Can ‘ape-like’ actually be ‘human-like’?

I’m reading up on life history in Homo erectus for a few projects I’m working on, and something’s just caught my eye. A 2012 issue of Current Anthropology presents a series of papers from the 2011 symposium, “Human Biology and the Origins of Homo.” This issue is full of great stuff, and to top it all off, it can be accessed online for free! (here’s the JSTOR link)

Gary Schwartz has a paper here recounting what is known (or as he stresses, what is still largely unknown) about growth and life history in early Homo. Dental evidence accumulated over the past 30 years has pointed to a rapid (ape-like) life cycle for fossil hominins, in comparison with a slow, long and drawn out human pattern. But much of the evidence against a human-like pattern is somewhat indirect. For instance, Holly Smith (1991) has shown that there’s a pretty tight relationship between brain size and age at first molar (M1) eruption in Primates:

M1 crancap

Fig. 1 from Schwartz (2012). “Bivariate plot of ln M1 emergence age in months (y) versus ln cranial capacity in cubic centimeters (x) for a sample of anthropoids.” The hominins and humans are the open shapes, to which I’ve visually fitted the red line.

It’s a very high correlation (r=0.98). This means that armed with simply an animal’s cranial capacity, which is fairly easy to estimate given complete enough fossils, one can estimate with a bit of confidence its likely age range for M1 emergence. With brain sizes between apes’ and ours, fossil hominins can be estimated to have erupted their M1s at younger ages than us. Many subsequent studies of tooth formation, based on the microscopic remnants of tooth development, have supported these inferences. So presumably, faster, ape-like dental development could be extrapolated to mean ape-like body growth rates and other aspects of life history as well.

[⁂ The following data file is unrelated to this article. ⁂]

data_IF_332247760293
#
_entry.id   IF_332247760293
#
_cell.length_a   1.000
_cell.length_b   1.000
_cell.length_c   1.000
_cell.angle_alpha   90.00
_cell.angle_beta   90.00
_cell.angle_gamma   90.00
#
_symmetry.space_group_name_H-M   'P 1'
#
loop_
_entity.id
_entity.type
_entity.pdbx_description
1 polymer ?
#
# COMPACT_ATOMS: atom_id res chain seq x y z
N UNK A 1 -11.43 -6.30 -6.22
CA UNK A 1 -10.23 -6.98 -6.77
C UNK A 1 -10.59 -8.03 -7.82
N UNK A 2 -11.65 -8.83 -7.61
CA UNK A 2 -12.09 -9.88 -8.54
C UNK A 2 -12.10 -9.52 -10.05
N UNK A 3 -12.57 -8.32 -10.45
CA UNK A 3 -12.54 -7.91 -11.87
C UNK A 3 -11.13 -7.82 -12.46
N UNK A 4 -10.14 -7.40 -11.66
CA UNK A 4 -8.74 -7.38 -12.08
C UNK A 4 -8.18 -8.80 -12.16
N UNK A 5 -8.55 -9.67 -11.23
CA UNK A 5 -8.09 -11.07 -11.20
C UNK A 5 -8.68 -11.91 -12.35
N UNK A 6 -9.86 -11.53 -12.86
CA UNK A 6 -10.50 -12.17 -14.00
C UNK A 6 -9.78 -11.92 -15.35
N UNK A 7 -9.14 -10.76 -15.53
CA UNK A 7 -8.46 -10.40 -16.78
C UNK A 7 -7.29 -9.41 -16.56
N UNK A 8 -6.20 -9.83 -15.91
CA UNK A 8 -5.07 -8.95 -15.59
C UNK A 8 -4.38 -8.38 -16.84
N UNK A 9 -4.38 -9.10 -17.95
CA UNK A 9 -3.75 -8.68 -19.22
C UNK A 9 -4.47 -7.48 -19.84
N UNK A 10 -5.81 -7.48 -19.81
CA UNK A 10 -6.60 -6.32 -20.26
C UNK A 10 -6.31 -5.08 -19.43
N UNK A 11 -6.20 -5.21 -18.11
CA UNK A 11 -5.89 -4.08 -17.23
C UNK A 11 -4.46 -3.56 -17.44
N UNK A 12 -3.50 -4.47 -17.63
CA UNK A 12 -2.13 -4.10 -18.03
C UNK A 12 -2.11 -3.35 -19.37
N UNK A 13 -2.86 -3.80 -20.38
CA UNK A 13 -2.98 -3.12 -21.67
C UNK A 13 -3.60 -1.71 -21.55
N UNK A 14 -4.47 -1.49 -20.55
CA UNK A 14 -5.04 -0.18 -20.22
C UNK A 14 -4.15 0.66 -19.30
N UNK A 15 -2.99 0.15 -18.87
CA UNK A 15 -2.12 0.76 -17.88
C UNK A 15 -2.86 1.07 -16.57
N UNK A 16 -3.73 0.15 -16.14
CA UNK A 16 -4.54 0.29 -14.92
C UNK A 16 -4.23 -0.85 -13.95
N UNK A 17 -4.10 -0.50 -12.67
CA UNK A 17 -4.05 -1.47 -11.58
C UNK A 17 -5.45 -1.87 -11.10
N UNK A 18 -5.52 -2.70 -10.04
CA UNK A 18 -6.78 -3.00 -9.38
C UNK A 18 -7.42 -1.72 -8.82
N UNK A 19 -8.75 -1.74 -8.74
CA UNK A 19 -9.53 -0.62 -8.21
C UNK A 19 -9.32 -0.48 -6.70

But although this is a tight relationship, there are deviations. As Schwartz notes in the article, and others have noted before, high correlations found when examining large interspecific groups (e.g., primates as a whole) often break down when the focus is on smaller groups of more closely related species (e.g., just apes). Based on the relationship figured above, humans are expected to erupt M1 around 7 years of age, but nearly all humans erupt M1 closer to 6 years (hence the open diamond for humans is below the regression line). What hominins appear to share in common with humans is a younger age at M1 eruption than expected for primates of their brain sizes (the red line I’ve added to the figure).

Hominins’ faster dental development and eruption may be ape-like in absolute terms, but eruption ages may be human-like when their brain size is taken to account. As with many life history variables, the significance of this similarity (if anything) is difficult to ascertain.

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Why the long face?

As was predicted long ago, and is becoming increasingly apparent, many anatomical differences between individuals are due not so much to the DNA coding for specific proteins (“genes”), but rather to the DNA that helps regulate when, where and how much these genes are expressed. A recent paper by Catia Attanasio and colleagues have identified thousands of these latter regions that appear to influence the development of facial shape, using a mélange of modern molecular, microscopic & morphometric methods. This is an exciting step toward understanding the genetic bases of facial variation within, and probably between, species.